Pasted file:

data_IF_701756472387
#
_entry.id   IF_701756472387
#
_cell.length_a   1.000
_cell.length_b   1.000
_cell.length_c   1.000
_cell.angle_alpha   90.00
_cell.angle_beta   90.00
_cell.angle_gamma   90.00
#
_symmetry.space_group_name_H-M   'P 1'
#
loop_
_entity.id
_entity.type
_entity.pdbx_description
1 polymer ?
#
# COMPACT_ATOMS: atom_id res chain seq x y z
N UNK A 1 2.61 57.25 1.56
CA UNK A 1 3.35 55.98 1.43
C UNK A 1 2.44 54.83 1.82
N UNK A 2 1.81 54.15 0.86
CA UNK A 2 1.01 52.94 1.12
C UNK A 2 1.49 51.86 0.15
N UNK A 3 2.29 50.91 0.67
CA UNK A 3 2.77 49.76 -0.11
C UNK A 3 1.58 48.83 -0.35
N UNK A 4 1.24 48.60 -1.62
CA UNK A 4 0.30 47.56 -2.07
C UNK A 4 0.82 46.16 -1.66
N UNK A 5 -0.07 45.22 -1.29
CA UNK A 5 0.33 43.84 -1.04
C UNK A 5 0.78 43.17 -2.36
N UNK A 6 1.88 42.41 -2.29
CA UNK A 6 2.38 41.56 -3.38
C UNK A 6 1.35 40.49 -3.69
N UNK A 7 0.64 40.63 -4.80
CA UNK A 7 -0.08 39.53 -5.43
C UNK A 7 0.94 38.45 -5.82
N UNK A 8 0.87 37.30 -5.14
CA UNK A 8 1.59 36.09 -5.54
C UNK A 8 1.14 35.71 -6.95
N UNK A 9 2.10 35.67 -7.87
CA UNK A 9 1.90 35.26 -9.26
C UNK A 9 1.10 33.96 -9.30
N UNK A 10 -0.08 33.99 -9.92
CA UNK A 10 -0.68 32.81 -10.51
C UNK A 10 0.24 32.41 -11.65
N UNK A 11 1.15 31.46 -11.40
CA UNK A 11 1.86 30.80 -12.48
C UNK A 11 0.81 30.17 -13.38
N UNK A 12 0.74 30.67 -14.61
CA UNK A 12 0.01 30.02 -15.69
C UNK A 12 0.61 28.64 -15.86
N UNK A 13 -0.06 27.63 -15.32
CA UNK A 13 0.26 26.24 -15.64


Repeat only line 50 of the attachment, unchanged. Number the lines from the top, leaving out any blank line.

C UNK A 10 0.24 32.41 -11.65